Post-Colonialism: A post-colonial perspective on peacebuilding

Vivienne Jabri*

*Corresponding author for this work

Research output: Chapter in Book/Report/Conference proceedingChapterpeer-review

10 Citations (Scopus)


It is not coincidental that much ‘peacebuilding’ activity is targeted at postcolonial societies. Some might argue that persistent conflict and fragmentation, the failure of governance, ongoing violations of human rights, and the failure of economic development render inevitable the imperative to intervene in order to ‘put things right’. It is this account or narrative of ‘failure’ that runs through and informs interventionist practices, the remit of which is primarily ‘governance’. This is also a developmentalist account, one that assumes target societies to be in the process of ‘catching up’, conforming to models drawn up in international organizations, national governmental agencies and the non-governmental sector that they sustain. The machinery of peacebuilding is, hence, vast; it is institutionally now strongly embedded in the bureaucratic and normative order of the international. The aim in this chapter is to provide an indication of how this machinery might be viewed from the vantage point of locations in the post-colonial world. This is no easy task theoretically, conceptually or methodologically, and as such, the pointers presented can only be indicative of the content of what a post-colonial perspective on peacebuilding might or should look like. Two structural forces, discursive and material, inform this vantage point: the colonial legacy and its continuing impact on the present, and the unequal structure of the global political economy.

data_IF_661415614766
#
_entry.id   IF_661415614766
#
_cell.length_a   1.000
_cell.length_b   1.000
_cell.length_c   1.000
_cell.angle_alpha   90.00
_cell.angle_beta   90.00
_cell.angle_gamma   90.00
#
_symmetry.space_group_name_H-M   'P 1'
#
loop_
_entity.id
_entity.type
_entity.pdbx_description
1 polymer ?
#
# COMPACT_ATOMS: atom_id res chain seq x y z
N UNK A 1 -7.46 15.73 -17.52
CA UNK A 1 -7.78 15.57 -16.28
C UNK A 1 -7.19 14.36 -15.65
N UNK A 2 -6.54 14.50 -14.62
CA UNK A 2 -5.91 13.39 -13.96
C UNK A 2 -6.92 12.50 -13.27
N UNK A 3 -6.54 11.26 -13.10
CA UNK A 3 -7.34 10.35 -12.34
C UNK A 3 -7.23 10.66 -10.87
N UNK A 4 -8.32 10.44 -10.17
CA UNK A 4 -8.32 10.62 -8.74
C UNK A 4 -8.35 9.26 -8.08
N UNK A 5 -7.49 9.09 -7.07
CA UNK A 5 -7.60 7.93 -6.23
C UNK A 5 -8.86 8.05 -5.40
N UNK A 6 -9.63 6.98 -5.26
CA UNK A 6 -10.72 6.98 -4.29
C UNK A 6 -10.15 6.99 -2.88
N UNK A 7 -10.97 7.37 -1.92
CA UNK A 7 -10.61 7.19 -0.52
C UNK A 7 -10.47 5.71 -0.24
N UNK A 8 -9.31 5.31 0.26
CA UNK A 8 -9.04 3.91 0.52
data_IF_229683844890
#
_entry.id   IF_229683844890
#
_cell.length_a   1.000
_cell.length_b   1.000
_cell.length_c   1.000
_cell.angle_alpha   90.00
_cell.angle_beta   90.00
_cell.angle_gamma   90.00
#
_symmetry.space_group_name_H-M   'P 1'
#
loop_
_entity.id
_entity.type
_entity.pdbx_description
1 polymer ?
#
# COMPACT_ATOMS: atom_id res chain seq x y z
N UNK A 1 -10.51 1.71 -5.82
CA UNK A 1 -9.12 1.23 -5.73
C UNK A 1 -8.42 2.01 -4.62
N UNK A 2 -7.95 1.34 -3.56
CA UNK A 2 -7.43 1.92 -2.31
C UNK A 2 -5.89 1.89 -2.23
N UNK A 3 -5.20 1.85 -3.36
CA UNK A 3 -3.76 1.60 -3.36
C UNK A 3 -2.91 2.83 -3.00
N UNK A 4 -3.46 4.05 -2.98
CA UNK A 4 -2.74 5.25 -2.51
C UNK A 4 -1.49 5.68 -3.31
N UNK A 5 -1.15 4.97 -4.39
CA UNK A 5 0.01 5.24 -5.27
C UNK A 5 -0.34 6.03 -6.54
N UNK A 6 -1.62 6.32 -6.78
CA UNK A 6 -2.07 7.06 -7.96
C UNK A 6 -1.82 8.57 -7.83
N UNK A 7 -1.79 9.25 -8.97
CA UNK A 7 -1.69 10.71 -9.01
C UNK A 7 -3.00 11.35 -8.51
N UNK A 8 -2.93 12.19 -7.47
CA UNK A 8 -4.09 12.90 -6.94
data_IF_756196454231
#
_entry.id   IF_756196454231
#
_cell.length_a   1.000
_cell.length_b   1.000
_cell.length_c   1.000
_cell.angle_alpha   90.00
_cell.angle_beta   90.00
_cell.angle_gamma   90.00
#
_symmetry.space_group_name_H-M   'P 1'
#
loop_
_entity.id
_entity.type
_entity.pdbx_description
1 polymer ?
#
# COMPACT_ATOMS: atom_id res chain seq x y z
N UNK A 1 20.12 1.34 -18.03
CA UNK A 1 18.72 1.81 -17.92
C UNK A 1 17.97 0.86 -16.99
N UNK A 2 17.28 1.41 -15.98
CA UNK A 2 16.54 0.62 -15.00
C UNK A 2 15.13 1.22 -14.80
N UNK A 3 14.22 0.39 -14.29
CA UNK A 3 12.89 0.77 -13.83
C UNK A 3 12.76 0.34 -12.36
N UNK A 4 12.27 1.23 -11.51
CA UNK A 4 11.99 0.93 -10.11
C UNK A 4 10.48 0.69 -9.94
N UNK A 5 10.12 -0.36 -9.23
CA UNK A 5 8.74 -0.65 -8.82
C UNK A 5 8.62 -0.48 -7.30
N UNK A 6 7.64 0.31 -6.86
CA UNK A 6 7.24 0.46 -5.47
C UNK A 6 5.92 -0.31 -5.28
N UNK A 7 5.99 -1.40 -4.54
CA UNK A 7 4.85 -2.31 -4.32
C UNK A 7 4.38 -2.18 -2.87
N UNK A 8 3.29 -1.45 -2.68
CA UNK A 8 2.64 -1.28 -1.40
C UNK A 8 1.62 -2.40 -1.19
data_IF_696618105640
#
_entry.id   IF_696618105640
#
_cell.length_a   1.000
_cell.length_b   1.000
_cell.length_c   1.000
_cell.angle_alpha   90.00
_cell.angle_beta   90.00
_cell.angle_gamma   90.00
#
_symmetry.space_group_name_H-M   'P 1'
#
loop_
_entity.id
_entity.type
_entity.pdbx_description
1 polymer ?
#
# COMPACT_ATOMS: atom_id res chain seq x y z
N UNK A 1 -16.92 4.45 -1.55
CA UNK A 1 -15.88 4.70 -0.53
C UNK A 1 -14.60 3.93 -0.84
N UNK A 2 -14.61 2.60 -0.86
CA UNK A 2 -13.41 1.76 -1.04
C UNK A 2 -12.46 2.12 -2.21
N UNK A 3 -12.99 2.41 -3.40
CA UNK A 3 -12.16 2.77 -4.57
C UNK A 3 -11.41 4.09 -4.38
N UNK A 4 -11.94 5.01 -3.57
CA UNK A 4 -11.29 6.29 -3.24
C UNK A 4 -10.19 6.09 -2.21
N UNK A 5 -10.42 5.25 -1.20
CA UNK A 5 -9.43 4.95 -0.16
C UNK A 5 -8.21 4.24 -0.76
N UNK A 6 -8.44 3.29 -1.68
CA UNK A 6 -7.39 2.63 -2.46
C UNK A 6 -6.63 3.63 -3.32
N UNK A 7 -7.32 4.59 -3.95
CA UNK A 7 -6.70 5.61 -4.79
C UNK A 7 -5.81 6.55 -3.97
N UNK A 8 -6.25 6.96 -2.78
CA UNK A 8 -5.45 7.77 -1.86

Original languageEnglish
Title of host publicationThe Palgrave Handbook of Disciplinary and Regional Approaches to Peace
PublisherBFI Palgrave Macmillan
Number of pages14
ISBN (Print)9781137407610, 9781137407597
Publication statusPublished - 1 Jan 2016


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